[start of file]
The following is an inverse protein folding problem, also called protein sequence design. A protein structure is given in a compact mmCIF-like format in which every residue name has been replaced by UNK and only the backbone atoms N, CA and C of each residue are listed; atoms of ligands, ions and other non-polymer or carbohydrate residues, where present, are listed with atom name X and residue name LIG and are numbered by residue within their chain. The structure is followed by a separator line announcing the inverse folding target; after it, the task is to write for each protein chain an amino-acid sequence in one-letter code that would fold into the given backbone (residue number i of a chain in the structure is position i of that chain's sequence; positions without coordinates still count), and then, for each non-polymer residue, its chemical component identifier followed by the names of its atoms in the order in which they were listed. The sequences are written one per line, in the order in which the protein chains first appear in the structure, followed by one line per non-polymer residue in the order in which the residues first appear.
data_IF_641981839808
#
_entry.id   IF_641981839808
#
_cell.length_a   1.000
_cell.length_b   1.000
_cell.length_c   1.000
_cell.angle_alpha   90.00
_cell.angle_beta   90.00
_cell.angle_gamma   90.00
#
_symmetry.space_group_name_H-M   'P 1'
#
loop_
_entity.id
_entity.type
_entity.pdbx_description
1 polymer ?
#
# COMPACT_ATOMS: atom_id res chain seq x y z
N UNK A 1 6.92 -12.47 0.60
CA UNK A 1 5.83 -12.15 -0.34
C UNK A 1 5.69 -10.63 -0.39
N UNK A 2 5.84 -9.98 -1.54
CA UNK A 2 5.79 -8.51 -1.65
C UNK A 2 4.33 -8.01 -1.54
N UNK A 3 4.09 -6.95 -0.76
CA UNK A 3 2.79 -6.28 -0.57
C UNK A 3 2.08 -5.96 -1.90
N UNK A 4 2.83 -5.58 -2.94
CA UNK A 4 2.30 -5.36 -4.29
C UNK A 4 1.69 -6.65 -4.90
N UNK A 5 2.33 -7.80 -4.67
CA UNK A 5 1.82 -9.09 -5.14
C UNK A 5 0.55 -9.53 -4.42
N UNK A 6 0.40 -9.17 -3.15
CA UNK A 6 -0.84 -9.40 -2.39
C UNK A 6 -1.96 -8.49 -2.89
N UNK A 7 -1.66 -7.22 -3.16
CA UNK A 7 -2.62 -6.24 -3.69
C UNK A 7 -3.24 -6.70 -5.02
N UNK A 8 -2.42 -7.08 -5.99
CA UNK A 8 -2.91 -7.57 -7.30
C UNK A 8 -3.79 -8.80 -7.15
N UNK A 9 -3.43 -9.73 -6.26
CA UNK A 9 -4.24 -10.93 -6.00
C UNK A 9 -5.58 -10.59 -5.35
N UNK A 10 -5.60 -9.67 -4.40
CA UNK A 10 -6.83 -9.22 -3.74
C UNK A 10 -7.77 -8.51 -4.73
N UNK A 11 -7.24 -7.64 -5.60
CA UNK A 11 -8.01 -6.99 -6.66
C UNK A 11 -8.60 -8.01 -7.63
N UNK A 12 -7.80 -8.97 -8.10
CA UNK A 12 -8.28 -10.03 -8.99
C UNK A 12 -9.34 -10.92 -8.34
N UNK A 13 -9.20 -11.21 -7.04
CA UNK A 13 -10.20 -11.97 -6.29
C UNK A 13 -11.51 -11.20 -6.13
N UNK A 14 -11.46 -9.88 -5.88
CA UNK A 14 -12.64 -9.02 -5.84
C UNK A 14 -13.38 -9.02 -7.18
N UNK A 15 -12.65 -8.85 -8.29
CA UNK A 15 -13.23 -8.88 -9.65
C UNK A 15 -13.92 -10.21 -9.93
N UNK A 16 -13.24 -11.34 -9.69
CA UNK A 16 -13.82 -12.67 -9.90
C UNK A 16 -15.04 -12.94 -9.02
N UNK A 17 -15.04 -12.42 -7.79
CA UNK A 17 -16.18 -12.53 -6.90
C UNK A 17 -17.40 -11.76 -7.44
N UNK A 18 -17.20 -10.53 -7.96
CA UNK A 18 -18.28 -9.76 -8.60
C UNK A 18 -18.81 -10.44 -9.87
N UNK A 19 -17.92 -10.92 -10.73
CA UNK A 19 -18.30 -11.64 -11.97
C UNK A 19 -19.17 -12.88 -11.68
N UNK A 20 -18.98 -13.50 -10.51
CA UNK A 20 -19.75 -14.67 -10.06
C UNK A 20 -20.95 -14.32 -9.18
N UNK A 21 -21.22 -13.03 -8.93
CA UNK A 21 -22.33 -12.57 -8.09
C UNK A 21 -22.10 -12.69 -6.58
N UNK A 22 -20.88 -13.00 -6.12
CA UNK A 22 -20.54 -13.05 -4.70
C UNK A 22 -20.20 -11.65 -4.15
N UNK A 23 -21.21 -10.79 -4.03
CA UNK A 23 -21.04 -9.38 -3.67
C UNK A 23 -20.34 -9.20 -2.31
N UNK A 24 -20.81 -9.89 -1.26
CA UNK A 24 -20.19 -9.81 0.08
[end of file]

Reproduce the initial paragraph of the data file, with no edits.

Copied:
The following is an inverse protein folding problem, also called protein sequence design. A protein structure is given in a compact mmCIF-like format in which every residue name has been replaced by UNK and only the backbone atoms N, CA and C of each residue are listed; atoms of ligands, ions and other non-polymer or carbohydrate residues, where present, are listed with atom name X and residue name LIG and are numbered by residue within their chain. The structure is followed by a separator line announcing the inverse folding target; after it, the task is to write for each protein chain an amino-acid sequence in one-letter code that would fold into the given backbone (residue number i of a chain in the structure is position i of that chain's sequence; positions without coordinates still count), and then, for each non-polymer residue, its chemical component identifier followed by the names of its atoms in the order in which they were listed. The sequences are written one per line, in the order in which the protein chains first appear in the structure, followed by one line per non-polymer residue in the order in which the residues first appear.